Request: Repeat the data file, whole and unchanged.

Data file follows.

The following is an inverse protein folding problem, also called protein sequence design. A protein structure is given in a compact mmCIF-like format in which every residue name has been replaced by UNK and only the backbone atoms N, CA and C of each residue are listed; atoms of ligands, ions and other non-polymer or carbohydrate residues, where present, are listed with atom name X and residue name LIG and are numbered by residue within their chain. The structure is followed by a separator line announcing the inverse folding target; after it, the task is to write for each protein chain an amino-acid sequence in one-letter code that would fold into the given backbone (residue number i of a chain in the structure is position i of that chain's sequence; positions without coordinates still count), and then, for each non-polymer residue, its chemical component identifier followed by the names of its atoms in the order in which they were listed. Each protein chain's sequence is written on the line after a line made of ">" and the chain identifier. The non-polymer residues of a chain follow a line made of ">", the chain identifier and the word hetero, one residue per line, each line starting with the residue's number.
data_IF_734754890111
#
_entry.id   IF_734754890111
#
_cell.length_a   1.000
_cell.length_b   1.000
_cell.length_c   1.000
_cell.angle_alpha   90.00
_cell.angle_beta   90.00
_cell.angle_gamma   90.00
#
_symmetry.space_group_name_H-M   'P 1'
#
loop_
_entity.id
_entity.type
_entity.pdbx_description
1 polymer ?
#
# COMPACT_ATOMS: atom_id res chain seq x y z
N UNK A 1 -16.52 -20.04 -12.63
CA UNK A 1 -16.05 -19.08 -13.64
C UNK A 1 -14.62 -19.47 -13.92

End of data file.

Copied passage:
The following is an inverse protein folding problem, also called protein sequence design. A protein structure is given in a compact mmCIF-like format in which every residue name has been replaced by UNK and only the backbone atoms N, CA and C of each residue are listed; atoms of ligands, ions and other non-polymer or carbohydrate residues, where present, are listed with atom name X and residue name LIG and are numbered by residue within their chain. The structure is followed by a separator line announcing the inverse folding target; after it, the task is to write for each protein chain an amino-acid sequence in one-letter code that would fold into the given backbone (residue number i of a chain in the structure is position i of that chain's sequence; positions without coordinates still count), and then, for each non-polymer residue, its chemical component identifier followed by the names of its atoms in the order in which they were listed. Each protein chain's sequence is written on the line after a line made of ">" and the chain identifier. The non-polymer residues of a chain follow a line made of ">", the chain identifier and the word hetero, one residue per line, each line starting with the residue's number.
data_IF_734754890111
#
_entry.id   IF_734754890111
#
_cell.length_a   1.000
_cell.length_b   1.000
_cell.length_c   1.000
_cell.angle_alpha   90.00
_cell.angle_beta   90.00
_cell.angle_gamma   90.00
#
_symmetry.space_group_name_H-M   'P 1'
#
loop_
_entity.id
_entity.type
_entity.pdbx_description
1 polymer ?
#
# COMPACT_ATOMS: atom_id res chain seq x y z
N UNK A 1 -16.52 -20.04 -12.63
CA UNK A 1 -16.05 -19.08 -13.64
C UNK A 1 -14.62 -19.47 -13.92